Since my thread has been bumped, I though I'd post a few picture on progress since the last update. I've been slowed by many summer activities and have been tempted to get a little help with the drywall, but I'm committed to making this a DIY project and so have resisted and slowed to pace where I can still enjoy the work.
After the insulation was installed I completed the HVAC system. Following bpape's advice I wanted to enclose a good portion of the duct work inside of a OSB/MDF shell. To partially accomplish this (more will be done inside the theater soffits) I transitioned the 10" pipe duct work into channel made from duct board. I sized the channels to fit exactly into one of the ceiling joist bays so I could encase one length of duct work outside of the theater shell (the rest will be inside the internal soffits). The 13.5"x7" channels that I was able to make out of the 4' wide sheets has a slightly larger area than that of the 10" round duct (87 in/sq vs. 78 in/sq) which means I'm not restricting the air flow. Actually I believe it is a benefit to increase the volume of the duct as it approaches the outlets. Shaping the duct board is pretty straightforward but does require the investment of about $80 worth of cutting tools. Still that is a lot less expensive that having a professional do the install. Here are a few pics that illustrate the process for those that are interested:
Here is a board after the notching is complete. You can see the short section that I made first as a reference before cutting the larger sheets. Basically there are two approaches to notching the duct board prior to folding. You can cut use "V"-grove joints or alternating left and right shiplap joints. The "V" requires a single tool whilst the shiplap requires two: left and right hand orientation. Both also require an end tool. The shiplap joints are considered superior so I opted to that approach.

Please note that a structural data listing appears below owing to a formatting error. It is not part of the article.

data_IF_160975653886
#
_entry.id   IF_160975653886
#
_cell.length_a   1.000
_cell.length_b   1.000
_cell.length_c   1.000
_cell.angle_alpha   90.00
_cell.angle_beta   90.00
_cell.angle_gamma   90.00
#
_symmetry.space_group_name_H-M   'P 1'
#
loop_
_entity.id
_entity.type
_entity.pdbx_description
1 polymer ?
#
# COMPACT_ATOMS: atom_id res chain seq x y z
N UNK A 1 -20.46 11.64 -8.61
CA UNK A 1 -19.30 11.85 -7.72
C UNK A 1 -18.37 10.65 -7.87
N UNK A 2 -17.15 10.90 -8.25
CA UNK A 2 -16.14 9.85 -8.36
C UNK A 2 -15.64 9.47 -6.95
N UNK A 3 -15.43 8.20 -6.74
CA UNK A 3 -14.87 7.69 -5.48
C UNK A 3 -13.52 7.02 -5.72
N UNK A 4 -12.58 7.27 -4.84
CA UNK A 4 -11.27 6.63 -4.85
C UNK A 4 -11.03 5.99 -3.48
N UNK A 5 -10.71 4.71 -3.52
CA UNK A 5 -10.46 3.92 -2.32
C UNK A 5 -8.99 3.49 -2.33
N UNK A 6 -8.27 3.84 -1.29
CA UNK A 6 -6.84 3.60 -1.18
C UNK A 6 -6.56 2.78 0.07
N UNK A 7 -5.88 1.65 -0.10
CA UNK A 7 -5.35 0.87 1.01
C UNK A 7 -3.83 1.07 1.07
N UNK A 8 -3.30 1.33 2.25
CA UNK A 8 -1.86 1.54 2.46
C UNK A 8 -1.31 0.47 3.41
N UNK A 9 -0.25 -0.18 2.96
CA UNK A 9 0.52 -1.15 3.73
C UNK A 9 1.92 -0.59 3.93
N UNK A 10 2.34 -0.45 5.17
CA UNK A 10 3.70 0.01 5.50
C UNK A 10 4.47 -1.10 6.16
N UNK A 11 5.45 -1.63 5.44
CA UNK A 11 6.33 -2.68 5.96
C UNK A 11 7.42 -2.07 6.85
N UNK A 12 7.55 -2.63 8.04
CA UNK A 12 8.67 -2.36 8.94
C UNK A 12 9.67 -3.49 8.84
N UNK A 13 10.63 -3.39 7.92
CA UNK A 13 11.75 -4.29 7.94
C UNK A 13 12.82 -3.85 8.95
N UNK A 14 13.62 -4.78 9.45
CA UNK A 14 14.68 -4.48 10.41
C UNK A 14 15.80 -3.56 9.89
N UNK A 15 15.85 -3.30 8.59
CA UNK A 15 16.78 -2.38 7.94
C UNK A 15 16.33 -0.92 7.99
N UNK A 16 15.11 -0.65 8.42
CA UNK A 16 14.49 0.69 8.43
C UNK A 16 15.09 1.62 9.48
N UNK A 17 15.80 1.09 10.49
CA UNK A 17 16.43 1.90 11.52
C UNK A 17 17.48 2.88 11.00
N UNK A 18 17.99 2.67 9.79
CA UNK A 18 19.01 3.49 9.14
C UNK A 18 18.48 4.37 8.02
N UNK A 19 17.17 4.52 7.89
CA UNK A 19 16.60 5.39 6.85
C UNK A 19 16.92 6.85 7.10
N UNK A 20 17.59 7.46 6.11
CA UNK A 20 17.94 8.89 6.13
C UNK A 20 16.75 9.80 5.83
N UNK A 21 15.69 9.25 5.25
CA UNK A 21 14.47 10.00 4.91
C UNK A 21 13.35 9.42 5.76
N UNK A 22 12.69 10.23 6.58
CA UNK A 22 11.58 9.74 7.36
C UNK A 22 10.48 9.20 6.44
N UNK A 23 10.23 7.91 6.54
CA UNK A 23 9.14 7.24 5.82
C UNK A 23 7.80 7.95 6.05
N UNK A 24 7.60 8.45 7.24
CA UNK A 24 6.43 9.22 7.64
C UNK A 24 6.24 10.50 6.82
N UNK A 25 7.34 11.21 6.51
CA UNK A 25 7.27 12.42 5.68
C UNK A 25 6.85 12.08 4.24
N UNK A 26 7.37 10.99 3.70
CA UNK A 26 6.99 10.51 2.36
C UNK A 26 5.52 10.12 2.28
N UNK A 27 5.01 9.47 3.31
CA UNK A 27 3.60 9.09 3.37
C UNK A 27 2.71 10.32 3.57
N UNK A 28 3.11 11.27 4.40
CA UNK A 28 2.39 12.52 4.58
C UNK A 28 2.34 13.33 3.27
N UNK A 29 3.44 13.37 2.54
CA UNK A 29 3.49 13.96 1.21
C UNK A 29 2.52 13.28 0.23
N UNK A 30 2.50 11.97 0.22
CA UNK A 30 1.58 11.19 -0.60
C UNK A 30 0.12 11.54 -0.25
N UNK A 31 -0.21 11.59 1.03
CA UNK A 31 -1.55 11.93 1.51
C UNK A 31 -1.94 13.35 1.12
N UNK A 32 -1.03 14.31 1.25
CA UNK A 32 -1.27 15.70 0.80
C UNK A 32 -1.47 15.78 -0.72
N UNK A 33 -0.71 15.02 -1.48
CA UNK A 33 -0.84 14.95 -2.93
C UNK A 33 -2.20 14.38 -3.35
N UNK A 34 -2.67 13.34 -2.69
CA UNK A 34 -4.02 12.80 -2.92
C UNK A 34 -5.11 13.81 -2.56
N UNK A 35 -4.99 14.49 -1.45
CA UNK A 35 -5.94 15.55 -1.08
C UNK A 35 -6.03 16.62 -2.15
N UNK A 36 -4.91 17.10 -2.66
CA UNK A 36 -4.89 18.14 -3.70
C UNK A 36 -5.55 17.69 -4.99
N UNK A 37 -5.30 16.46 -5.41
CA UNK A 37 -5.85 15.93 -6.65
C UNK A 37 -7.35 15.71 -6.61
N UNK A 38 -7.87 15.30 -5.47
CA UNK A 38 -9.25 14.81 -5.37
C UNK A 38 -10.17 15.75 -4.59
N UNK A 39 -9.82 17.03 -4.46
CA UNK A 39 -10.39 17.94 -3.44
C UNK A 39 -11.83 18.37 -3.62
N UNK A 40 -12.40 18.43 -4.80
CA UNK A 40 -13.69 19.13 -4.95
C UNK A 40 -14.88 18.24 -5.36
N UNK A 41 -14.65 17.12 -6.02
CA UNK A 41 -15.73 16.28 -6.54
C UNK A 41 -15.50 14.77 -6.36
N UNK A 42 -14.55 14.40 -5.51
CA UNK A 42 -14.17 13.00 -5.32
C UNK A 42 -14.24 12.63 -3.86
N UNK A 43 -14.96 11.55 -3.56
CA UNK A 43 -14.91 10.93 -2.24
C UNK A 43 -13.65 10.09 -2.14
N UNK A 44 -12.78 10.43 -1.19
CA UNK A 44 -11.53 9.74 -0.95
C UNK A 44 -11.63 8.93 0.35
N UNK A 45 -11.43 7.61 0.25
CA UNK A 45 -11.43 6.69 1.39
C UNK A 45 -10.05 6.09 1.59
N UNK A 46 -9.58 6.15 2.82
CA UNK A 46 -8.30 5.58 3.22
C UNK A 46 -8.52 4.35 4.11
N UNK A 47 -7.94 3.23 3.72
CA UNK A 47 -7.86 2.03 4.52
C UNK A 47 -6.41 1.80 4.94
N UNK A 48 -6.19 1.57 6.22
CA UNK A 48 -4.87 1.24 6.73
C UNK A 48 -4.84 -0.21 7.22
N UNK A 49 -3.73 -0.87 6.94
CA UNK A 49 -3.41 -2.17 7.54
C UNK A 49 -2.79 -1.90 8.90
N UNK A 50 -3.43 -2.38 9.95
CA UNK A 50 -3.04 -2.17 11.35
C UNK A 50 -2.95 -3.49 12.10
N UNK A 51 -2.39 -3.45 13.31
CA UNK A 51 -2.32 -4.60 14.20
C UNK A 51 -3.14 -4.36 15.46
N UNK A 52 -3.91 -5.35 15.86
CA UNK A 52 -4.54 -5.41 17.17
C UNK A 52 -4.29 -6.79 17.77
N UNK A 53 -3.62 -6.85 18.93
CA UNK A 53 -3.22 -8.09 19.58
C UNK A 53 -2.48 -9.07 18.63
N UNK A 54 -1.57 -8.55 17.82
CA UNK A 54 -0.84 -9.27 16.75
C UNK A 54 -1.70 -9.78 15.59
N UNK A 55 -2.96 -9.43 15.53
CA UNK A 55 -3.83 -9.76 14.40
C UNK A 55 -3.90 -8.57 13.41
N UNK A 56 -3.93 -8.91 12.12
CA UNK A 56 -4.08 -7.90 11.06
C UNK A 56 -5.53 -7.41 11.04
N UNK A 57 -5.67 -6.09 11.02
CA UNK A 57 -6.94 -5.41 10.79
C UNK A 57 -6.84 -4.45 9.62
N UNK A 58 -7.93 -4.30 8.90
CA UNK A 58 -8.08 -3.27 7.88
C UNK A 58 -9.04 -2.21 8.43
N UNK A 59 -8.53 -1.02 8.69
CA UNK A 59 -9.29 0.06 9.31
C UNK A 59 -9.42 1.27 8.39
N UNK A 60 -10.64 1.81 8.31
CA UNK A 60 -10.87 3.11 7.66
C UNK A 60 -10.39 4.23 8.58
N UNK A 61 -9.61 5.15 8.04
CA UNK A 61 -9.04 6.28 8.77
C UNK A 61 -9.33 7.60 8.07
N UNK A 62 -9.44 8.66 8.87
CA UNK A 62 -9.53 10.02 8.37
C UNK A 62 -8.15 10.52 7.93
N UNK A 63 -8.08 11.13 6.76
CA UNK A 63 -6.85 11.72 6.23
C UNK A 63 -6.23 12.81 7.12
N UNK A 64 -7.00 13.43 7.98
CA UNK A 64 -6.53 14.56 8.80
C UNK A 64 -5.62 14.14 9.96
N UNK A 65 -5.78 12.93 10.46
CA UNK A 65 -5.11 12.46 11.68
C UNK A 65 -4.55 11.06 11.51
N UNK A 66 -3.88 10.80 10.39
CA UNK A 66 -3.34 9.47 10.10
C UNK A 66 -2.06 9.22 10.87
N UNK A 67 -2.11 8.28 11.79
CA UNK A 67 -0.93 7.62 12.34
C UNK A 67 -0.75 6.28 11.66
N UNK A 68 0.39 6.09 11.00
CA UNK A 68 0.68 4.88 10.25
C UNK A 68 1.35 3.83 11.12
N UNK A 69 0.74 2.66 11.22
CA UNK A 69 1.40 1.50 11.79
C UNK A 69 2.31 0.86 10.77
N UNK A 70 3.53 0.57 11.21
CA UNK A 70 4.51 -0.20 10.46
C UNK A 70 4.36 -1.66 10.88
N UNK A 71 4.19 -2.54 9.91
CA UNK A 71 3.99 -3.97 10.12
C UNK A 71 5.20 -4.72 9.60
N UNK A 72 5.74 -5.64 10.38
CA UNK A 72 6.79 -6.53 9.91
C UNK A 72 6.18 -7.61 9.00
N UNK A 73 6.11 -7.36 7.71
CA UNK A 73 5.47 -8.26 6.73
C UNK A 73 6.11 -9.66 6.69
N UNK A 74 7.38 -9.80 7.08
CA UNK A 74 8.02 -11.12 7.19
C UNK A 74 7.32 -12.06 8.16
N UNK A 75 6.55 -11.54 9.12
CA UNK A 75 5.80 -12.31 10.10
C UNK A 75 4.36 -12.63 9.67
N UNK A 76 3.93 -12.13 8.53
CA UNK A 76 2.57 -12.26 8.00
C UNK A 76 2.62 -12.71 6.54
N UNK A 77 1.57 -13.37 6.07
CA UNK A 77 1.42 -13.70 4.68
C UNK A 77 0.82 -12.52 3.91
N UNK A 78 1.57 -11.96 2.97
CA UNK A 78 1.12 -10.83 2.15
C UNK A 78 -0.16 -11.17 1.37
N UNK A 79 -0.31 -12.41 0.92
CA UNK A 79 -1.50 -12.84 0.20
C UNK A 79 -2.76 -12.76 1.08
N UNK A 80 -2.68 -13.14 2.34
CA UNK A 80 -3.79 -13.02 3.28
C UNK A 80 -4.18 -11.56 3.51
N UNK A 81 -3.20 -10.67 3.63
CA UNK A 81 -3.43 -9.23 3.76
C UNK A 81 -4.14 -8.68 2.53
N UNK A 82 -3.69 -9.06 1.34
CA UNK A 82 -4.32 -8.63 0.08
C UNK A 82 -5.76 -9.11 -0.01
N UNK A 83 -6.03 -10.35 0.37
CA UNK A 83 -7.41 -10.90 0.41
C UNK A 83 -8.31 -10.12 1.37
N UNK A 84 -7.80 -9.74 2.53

I purchased my Amcraft cutting tools from Northways Machinery
. Initially I was overwhelmed with the choice of tools but in the end it boils down to a color coded system -- I purchased the 'orange', 'brown' and 'blue' tools for 1" duct board.
Here is the most used notching tool:
All you need to cut the duct board after careful measuring is a straight edge. The tools cut very easily:
After notching and cutting the board easily folds and the remaining flap of foil covering is stapled shut:
All that is left is to apply foil tape over the staples and the section is done. Caution: foil tape gives the worst kind of paper cuts. In fact I'm pretty sure you to cut off a finger if you wanted to! Here are a few completed sections:
Because of some the sharp bends I embedded a couple of strategically placed sheet metal vanes to help the air flow. The vanes were made from a cut up pipe of circular pipe. I'm sure they can be found ready-made but this seems to work just fine:
Creating the enclosure I first sealed the top of the joist bay:
Fitted the duct into the bay after opening up a section to butt up against the end of the round duct section (note that there is a special duct work sealant that was used on all connection points like this to create a good seal):
Finally, when sealing up the ceiling (next post) I was sure to carefully seal the joist bay containing the HVAC duct.
To be clear on my approach, what I'm showing here is not the complete extent of the HVAC insulation. I'm still running another 15'-20' of MDF encased duct work inside of the theater soffits in addition to the section run in the ceiling joists. With this approach I can encase an additional 15' of duct. Since I don't have the HT building experience to quantify the law of diminishing returns I figure the more, the better
This is guide I used to learn how to fabricate duct board: Knauf Assembly Instructions